During the past decade, we have witnessed unprecedented advances in medical knowledge and technology. For example:
Many new medications are becoming available for both the treatment and prevention of diseases
- Newly developed tests are not only more accurate, but are also quicker and more tolerable than the older techniques.
Some conditions that formerly required major surgeries and prolonged hospitalizations are being corrected by minimally invasive procedures with an overnight hospital stay.
Meanwhile, many doctors and patients alike are disenchanted with the healthcare delivery system in our country.
Doctors are frustrated by the regulatory burden and frequently complain that their time to care for their patients
is limited. Additionally, many patients feel that they are not receiving the timely and quality care they deserve.
There is no quick remedy for our ailing medical delivery system. However, doctors and patients should work together to improve their relationship. Both parties can accomplish this through better patient education, more open communication, and a lot of patience and understanding. Traditionally, it is the doctors' responsibility to establish trusting relationships with their patients. However, there are a number of steps that patients can and should take to help themselves and their doctors.
Dr. Dennis Lee, founder of MedicineNet.com offers these suggestions:
You can help your doctor by organizing your medical history prior to
your doctor's visit. Here is how:
- Pay attention to your symptom(s). What is the location, duration, and character of the discomfort?
What brings them on? What aggravates them? What relieves them?
- List all your medications and dosing schedules. Include all prescription and nonprescription medications,
supplements, vitamins, herbs, and minerals. You might bring them with you to show your doctor. That way, if
there are questions about the dosing, there is no confusion.
List prior and current medical conditions such as diabetes, high blood pressure, heart attacks, or cancers.
List prior surgeries (appendectomy, hysterectomy, knee replacement, etc.), procedures
(colonoscopy, mammography, upper GI x-rays, etc.), and hospitalizations. Bring any hospitalization
records and procedure reports in your possession.
- What do you think is causing my problem?
Is there more than one condition (disease) that could be causing my problem?
- What tests will you do to diagnose my problem and which of the underlying conditions is present?
How accurate are the tests for diagnosing the problem and the conditions?
How safe are the tests?
- What is the likely course of this condition? What is the long-term outlook with and without treatment?
- What are my treatment options? How effective is each treatment option? What are the benefits versus the risks of each treatment option?
- If my symptoms worsen, what should I do on my own? When should I contact you?
- Are you aware of each of the medications that I am taking? Can they adversely interact with the medications you are prescribing for me?
- Should we monitor for side effects of the medications that you are prescribing or for their interactions with other medications I am taking?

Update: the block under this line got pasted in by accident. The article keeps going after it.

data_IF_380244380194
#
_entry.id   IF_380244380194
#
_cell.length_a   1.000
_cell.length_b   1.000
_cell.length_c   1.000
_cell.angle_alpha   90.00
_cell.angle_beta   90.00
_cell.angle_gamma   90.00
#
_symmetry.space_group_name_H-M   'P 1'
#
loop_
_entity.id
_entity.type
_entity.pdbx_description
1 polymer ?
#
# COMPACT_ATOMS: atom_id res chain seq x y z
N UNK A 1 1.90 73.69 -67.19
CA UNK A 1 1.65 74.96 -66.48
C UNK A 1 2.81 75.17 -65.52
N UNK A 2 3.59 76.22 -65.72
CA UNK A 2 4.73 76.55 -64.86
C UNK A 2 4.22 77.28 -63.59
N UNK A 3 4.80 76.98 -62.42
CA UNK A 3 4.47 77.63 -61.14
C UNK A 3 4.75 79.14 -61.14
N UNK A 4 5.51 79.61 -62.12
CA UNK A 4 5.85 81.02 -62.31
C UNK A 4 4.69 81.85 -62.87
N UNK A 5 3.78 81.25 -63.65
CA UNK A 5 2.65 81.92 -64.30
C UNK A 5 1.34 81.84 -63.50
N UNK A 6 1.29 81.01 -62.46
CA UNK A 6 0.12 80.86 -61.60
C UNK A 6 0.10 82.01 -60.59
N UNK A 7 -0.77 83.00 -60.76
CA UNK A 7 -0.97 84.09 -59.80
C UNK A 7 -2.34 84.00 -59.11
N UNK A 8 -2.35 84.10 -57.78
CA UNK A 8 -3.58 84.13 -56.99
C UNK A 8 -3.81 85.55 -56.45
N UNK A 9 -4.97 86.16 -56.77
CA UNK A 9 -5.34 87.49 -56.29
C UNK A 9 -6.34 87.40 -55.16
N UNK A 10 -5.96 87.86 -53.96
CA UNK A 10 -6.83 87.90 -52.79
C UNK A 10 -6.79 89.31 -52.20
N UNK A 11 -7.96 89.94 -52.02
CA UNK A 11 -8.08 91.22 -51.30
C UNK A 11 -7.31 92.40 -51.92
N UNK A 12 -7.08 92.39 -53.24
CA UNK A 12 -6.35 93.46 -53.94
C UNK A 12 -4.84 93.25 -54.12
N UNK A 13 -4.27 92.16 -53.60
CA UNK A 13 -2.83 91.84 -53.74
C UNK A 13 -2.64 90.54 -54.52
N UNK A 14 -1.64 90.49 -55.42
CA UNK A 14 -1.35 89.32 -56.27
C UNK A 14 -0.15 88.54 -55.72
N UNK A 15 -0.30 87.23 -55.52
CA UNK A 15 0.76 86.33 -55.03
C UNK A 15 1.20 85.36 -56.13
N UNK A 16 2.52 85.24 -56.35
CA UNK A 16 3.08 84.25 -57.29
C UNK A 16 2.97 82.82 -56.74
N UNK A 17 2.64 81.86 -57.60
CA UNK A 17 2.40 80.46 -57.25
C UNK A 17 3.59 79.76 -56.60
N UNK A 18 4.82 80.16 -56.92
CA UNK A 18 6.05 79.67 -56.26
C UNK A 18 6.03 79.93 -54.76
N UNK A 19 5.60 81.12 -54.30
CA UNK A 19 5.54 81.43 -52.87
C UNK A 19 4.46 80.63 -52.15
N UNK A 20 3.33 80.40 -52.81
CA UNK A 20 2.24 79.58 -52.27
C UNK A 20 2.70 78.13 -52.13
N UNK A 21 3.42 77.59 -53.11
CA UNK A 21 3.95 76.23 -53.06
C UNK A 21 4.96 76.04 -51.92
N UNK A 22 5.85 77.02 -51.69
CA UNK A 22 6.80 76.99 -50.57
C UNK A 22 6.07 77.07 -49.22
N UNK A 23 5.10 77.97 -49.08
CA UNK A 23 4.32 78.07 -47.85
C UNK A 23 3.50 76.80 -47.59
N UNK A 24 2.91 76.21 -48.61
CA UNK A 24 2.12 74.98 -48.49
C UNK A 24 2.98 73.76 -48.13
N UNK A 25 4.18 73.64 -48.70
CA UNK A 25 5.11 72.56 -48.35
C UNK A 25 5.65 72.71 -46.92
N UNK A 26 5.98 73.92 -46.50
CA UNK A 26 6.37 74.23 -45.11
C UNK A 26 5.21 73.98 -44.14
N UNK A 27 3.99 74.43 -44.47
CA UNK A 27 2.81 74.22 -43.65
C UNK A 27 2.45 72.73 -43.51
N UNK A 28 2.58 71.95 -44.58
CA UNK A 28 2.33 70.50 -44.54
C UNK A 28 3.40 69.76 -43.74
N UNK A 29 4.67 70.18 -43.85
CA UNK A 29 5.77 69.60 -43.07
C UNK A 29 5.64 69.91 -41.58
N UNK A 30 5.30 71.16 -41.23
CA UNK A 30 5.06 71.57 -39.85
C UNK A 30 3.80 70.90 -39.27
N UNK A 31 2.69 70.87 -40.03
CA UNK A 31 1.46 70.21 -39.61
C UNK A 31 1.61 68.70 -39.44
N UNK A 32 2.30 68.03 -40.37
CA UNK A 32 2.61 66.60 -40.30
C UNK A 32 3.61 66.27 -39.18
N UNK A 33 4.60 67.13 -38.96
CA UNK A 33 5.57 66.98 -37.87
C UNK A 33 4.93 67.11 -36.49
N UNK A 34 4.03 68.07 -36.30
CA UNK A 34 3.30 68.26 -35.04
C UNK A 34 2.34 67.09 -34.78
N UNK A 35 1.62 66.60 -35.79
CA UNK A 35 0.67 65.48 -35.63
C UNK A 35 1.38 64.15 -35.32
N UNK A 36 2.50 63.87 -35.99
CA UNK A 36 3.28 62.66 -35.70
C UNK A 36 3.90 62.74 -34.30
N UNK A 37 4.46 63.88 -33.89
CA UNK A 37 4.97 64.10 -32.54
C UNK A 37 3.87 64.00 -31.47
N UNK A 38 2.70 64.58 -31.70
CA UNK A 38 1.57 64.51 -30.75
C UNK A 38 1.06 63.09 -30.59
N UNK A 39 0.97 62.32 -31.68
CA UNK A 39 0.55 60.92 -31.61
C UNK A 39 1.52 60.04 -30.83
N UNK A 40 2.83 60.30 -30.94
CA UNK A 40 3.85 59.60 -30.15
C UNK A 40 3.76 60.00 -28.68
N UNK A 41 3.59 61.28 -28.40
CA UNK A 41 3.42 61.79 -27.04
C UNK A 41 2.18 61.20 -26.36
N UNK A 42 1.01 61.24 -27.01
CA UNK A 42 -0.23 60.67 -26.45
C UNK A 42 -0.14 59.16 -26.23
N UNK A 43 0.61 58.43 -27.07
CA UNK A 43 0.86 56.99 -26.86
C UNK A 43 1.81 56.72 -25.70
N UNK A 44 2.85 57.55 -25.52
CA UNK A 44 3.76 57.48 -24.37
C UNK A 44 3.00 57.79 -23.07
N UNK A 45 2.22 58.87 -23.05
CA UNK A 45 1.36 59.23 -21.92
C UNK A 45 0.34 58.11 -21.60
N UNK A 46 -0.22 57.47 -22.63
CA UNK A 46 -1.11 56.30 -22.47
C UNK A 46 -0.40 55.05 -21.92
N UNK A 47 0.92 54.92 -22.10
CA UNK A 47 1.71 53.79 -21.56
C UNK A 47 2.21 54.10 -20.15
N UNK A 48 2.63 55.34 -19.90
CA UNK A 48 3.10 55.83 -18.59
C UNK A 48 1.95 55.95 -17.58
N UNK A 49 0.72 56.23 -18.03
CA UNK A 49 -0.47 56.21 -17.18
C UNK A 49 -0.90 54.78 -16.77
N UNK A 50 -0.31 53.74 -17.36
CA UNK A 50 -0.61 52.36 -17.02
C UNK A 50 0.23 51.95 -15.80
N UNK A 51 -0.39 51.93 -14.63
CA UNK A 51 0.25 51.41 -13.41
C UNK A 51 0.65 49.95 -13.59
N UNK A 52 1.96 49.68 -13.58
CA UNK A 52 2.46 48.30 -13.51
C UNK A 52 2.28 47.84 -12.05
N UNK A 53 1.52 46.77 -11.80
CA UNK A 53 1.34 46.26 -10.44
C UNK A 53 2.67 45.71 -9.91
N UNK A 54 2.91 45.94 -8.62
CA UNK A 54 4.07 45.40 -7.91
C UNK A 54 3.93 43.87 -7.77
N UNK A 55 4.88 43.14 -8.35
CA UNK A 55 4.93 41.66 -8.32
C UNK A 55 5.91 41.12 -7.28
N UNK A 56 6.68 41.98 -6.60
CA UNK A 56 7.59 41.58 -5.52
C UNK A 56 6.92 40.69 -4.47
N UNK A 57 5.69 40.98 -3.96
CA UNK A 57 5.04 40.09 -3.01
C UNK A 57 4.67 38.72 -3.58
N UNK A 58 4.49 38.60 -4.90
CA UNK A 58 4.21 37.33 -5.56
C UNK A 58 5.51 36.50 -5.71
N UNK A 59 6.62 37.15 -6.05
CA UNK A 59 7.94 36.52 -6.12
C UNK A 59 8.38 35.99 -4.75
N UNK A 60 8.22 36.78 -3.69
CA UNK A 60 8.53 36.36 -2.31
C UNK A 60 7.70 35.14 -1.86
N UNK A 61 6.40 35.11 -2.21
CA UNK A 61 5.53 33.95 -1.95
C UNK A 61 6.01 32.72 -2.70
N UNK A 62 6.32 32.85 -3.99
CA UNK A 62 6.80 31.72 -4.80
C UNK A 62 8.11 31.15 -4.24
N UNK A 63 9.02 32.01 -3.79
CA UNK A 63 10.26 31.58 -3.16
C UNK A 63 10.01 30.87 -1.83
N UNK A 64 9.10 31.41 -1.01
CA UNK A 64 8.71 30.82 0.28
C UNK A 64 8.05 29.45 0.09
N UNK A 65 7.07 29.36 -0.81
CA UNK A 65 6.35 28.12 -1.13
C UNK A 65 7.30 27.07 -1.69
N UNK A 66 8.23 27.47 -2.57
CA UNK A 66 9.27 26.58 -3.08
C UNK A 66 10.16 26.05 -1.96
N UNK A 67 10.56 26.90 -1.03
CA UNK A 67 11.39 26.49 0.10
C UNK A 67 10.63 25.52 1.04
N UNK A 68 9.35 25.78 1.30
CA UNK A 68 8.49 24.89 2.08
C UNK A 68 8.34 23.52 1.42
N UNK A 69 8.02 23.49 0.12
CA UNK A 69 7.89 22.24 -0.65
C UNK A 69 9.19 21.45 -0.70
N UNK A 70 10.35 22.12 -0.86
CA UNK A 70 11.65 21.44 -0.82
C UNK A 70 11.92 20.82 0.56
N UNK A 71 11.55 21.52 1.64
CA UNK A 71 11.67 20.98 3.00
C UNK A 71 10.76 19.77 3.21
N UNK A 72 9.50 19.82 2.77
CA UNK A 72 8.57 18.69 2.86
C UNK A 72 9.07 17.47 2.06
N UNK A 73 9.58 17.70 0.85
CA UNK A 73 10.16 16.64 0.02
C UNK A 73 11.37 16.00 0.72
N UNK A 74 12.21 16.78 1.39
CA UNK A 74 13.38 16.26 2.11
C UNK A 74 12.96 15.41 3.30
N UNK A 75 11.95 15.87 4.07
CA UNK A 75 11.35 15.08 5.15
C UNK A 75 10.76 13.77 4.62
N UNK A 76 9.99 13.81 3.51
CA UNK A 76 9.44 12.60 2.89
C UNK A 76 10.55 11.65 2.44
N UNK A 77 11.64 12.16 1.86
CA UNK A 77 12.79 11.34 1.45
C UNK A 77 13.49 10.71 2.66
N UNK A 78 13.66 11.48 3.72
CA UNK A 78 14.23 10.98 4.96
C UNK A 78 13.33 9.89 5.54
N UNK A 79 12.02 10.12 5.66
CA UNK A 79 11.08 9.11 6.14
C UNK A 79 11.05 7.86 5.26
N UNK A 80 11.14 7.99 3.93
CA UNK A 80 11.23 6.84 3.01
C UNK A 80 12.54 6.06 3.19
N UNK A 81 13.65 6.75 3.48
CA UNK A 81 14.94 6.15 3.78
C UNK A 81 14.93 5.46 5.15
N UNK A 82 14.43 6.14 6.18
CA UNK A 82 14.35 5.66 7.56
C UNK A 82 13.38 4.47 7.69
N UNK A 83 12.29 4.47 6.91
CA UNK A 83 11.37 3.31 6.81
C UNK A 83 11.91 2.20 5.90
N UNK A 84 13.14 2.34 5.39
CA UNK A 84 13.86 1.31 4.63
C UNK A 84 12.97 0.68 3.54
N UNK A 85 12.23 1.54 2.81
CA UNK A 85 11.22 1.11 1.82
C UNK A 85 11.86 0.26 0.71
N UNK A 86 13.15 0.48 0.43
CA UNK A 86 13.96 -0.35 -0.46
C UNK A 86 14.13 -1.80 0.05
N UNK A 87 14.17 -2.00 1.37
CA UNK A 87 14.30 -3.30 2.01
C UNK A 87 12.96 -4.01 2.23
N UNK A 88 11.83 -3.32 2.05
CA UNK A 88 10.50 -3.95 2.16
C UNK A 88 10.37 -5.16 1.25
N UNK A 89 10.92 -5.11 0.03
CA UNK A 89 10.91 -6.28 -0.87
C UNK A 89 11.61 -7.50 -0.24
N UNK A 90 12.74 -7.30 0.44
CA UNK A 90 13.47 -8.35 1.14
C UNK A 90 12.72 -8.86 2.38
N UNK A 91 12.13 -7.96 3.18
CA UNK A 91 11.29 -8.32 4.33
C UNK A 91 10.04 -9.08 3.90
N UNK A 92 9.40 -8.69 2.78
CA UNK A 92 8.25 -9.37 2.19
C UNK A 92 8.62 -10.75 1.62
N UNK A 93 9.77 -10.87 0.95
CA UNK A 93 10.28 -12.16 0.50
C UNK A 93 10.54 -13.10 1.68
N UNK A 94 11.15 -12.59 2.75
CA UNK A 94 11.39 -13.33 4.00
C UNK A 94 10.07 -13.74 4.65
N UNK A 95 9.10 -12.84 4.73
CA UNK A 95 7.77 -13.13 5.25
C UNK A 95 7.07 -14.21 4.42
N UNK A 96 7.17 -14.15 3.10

Arriving at an accurate diagnosis and optimal treatment often takes time and may require repeated visits and tests.
Be patient and communicate with your doctor. Here are some suggestions:
Do not stop prescribed medications on your own, even if your symptoms have resolved. If your prescription runs out, ask your doctor whether you should obtain a refill.
- If the prescribed treatment is not helping you, or is causing side effects, inform your doctor right away. He/she may have to rethink the diagnosis and/or change the treatment.
- If the doctor cannot offer you a firm diagnosis or help you with your symptoms despite repeated visits, it is OK to ask for another opinion. Most doctors will be glad to help their patients solicit
second opinions or specialty consultations.
- Always ask your doctor about your test results. Never assume that everything must be fine if you do not hear from the doctor's office.
- Inform your doctor if you are using alternative medicine or non-prescription remedies because some of these remedies may interact with your prescribed medications.
- Educate yourself with credible and authoritative medical information. Increasing your own knowledge about the characteristics of your particular condition, your medications, and their side effects can benefit you, your family, and your doctor. Information about your condition may be provided by your doctor. You can also find valuable information on the Internet. Be certain to look for credible Web sites
For more information on MedicineNet.com, write to David Sorenson, MedicineNet.com, 903 Calle Amanecer,
Ste 300 San Clemente, CA 92673. Call (949) 940-6500 or e-mail: firstname.lastname@example.org.
Courtesy of ARA Content,www.aracontent.com , e-mail: email@example.com
EDITOR'S NOTE: Dennis Lee, M.D. is a practicing Gastroenterologist in Southern California. With an interest
in disease prevention and patient education, he is one of the founders of MedicineNet.com - a publisher of
100% doctor-produced medical information. Over the past four years, MedicineNet.com has focused on content
creation by 60+ physicians from a variety of disciplines across the United States. The Company's network
of U.S. board-certified physician writers and scientists provides free, proprietary, easy-to-read, in-depth
medical information for consumers in a user-friendly, interactive format. The MedicineNet.com Web site can
be found at www.medicinenet.com.